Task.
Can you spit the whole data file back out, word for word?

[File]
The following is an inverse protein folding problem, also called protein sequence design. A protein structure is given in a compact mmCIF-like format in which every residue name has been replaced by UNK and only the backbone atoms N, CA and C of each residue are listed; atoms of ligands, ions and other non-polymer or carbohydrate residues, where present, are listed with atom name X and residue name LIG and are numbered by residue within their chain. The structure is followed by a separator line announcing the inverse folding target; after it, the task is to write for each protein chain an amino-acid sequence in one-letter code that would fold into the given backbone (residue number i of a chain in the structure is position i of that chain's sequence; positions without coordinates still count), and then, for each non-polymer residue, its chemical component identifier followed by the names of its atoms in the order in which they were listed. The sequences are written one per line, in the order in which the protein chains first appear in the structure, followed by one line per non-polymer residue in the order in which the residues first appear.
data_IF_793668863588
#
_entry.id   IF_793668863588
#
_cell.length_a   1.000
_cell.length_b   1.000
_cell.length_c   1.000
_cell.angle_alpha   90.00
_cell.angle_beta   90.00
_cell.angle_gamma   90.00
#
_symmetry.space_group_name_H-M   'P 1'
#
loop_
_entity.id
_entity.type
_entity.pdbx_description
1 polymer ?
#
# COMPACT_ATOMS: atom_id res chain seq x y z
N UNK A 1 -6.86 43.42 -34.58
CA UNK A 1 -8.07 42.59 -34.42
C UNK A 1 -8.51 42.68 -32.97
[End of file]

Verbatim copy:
The following is an inverse protein folding problem, also called protein sequence design. A protein structure is given in a compact mmCIF-like format in which every residue name has been replaced by UNK and only the backbone atoms N, CA and C of each residue are listed; atoms of ligands, ions and other non-polymer or carbohydrate residues, where present, are listed with atom name X and residue name LIG and are numbered by residue within their chain. The structure is followed by a separator line announcing the inverse folding target; after it, the task is to write for each protein chain an amino-acid sequence in one-letter code that would fold into the given backbone (residue number i of a chain in the structure is position i of that chain's sequence; positions without coordinates still count), and then, for each non-polymer residue, its chemical component identifier followed by the names of its atoms in the order in which they were listed. The sequences are written one per line, in the order in which the protein chains first appear in the structure, followed by one line per non-polymer residue in the order in which the residues first appear.
data_IF_793668863588
#
_entry.id   IF_793668863588
#
_cell.length_a   1.000
_cell.length_b   1.000
_cell.length_c   1.000
_cell.angle_alpha   90.00
_cell.angle_beta   90.00
_cell.angle_gamma   90.00
#
_symmetry.space_group_name_H-M   'P 1'
#
loop_
_entity.id
_entity.type
_entity.pdbx_description
1 polymer ?
#
# COMPACT_ATOMS: atom_id res chain seq x y z
N UNK A 1 -6.86 43.42 -34.58
CA UNK A 1 -8.07 42.59 -34.42
C UNK A 1 -8.51 42.68 -32.97